Anemia in Chronic Kidney Disease

Did you know that anemia is common in chronic kidney disease (CKD)? In fact, about 50% of people with CKD have anemia. Anemia can make you feel tired and weak, and it can also cause other health problems.

Anemia in Chronic Kidney Disease

But don’t worry, there are ways to treat it!

In this blog post, we’ll discuss the causes of anemia in CKD and the best ways to treat it. Stay tuned for more information!

Chronic Kidney Disease (CKD) is a chronic and progressive disease wherein the kidneys have sustained damage and injury due to recurrent infections or other comorbidities.

Two of the main causes of CKD are uncontrolled diabetes and hypertension.

The irreversible damage to the kidney results in many complications. 

The renal system is one of the most important organ systems in the body.

During shock, blood is shunted to go to 4 vital organs to maintain life: the brain, heart, lungs, and kidneys.

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The kidneys function to remove extra fluid and wastes from the body. They also remove cell byproducts and maintain water and electrolyte balance in the body.

Aside from these, the kidneys control blood pressure, make red blood cells, and keep the bones healthy and strong. 

When a patient has Chronic Kidney Disease, all these functions are altered, hence the complications are plenty.

One of the major complications of CKD is anemia.  

Anemia in Chronic Kidney Disease

What is Anemia? 

Anemia is a common condition. This usually occurs in pregnant women, those with blood dyscrasias, people with chronic disease, and people with CKD.

It is one of the most important complications of Chronic Kidney Disease. Moreover, other conditions can also cause anemia such as blood loss, inflammation, poor nutrition, and infections.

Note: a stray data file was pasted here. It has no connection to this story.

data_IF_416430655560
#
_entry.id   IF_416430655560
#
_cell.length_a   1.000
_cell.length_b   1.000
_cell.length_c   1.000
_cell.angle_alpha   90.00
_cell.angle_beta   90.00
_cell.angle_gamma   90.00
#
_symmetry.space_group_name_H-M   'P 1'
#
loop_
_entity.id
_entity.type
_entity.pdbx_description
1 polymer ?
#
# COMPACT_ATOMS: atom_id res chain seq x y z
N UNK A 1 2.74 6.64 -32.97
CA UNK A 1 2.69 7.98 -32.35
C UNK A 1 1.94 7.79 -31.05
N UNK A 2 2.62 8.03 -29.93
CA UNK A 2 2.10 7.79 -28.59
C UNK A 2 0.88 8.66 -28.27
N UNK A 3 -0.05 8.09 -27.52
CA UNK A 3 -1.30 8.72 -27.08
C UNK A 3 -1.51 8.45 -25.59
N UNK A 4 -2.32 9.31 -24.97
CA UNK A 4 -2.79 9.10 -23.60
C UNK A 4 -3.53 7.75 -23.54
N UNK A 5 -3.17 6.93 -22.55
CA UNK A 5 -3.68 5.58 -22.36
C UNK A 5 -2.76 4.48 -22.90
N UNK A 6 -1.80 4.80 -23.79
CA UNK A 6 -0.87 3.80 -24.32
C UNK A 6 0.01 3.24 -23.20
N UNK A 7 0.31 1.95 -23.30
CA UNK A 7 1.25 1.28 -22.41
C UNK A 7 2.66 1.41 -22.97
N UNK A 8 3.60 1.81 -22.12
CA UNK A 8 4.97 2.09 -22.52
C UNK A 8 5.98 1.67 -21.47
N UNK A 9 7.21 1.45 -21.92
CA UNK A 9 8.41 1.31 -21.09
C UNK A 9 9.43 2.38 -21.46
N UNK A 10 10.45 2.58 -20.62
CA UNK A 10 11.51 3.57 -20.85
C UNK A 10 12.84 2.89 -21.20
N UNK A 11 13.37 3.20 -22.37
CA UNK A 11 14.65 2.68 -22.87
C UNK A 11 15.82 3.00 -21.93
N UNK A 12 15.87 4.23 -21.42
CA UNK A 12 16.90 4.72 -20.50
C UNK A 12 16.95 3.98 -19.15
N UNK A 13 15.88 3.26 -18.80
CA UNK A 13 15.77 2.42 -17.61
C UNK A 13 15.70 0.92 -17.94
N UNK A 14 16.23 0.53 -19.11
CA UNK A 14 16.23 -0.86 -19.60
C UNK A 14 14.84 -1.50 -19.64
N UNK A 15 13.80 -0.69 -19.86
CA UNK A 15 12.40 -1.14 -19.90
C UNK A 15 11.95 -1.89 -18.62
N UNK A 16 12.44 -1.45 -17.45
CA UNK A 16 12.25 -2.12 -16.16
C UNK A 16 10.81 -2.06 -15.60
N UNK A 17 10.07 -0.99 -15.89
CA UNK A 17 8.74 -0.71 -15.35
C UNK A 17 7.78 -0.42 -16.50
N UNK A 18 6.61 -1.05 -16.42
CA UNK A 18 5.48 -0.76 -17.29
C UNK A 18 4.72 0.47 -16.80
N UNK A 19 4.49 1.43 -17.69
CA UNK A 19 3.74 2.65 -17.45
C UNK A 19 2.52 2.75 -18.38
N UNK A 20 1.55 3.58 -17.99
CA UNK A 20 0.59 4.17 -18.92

The kidneys produce the hormone erythropoietin (EPO), which stimulates the bone marrow to produce red blood cells.

These red blood cells carry oxygen into tissues and organs in the body to function well.

Without oxygen, there is ischemia or infarction, resulting in deficits in the output and performance of these organs.  

In CKD, the kidneys cannot produce enough EPO, which lowers the production of red blood cells, resulting in anemia.

This usually occurs early in Chronic Kidney Disease and often worsens as CKD progresses. 

Anemia in Chronic Kidney Disease

The signs and symptoms of anemia include:

  • Pale-looking
  • Always feeling tired
  • Easy fatigability
  • Low energy for daily activities
  • Poor appetite
  • Drowsiness
  • Light-headedness or dizziness
  • Shortness of breath
  • Headaches
  • Palpitations or rapid heartbeat

Anemia is mainly diagnosed through blood tests: complete blood count, iron levels, vitamin B12 levels, and folate are needed to confirm the type and severity of anemia.

If your Chronic Kidney Disease is undiagnosed, urine tests and imaging studies can also be done for further investigation on the cause of anemia. 

Treatment for anemia depends on the severity of the condition. For mild anemia, supplements like vitamin b12, folate, and iron are given in tablet form.

However, for severe anemia, injectable EPO is prescribed, especially for those with CKD. 

For those undergoing dialysis for Chronic Kidney Disease, aside from injectable EPO, iron infusions through an intravenous route are also given. EPO injectables won’t work if iron is too low, hence the need for iron supplements or infusions. 

It is important to note that iron supplements can cause gastric irritation and dark stools. Aside from these, nausea, metallic taste in the mouth, indigestion, constipation, and abdominal pain are also common.